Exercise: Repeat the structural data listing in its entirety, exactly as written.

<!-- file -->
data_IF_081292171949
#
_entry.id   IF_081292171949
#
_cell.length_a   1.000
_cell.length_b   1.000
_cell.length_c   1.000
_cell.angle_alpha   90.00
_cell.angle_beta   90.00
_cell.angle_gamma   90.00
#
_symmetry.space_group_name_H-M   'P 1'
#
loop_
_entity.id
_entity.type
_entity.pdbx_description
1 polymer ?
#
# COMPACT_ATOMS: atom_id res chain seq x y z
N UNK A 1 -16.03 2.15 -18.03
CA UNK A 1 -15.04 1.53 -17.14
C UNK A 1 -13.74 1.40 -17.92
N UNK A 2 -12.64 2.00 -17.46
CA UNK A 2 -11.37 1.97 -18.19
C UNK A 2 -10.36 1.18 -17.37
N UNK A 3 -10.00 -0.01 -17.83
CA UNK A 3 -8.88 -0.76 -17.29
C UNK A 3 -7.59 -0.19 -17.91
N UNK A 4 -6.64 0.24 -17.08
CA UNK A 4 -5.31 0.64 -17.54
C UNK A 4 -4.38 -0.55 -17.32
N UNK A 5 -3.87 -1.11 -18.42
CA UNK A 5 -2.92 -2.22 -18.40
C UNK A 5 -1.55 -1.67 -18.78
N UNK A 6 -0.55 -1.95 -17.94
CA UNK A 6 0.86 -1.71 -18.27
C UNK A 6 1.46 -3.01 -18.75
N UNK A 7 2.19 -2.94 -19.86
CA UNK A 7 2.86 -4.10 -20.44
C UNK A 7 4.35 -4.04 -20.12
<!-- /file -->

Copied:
data_IF_081292171949
#
_entry.id   IF_081292171949
#
_cell.length_a   1.000
_cell.length_b   1.000
_cell.length_c   1.000
_cell.angle_alpha   90.00
_cell.angle_beta   90.00
_cell.angle_gamma   90.00
#
_symmetry.space_group_name_H-M   'P 1'
#
loop_
_entity.id
_entity.type
_entity.pdbx_description
1 polymer ?
#
# COMPACT_ATOMS: atom_id res chain seq x y z
N UNK A 1 -16.03 2.15 -18.03
CA UNK A 1 -15.04 1.53 -17.14
C UNK A 1 -13.74 1.40 -17.92
N UNK A 2 -12.64 2.00 -17.46
CA UNK A 2 -11.37 1.97 -18.19
C UNK A 2 -10.36 1.18 -17.37
N UNK A 3 -10.00 -0.01 -17.83
CA UNK A 3 -8.88 -0.76 -17.29
C UNK A 3 -7.59 -0.19 -17.91
N UNK A 4 -6.64 0.24 -17.08
CA UNK A 4 -5.31 0.64 -17.54
C UNK A 4 -4.38 -0.55 -17.32
N UNK A 5 -3.87 -1.11 -18.42
CA UNK A 5 -2.92 -2.22 -18.40
C UNK A 5 -1.55 -1.67 -18.78
N UNK A 6 -0.55 -1.95 -17.94
CA UNK A 6 0.86 -1.71 -18.27
C UNK A 6 1.46 -3.01 -18.75
N UNK A 7 2.19 -2.94 -19.86
CA UNK A 7 2.86 -4.10 -20.44
C UNK A 7 4.35 -4.04 -20.12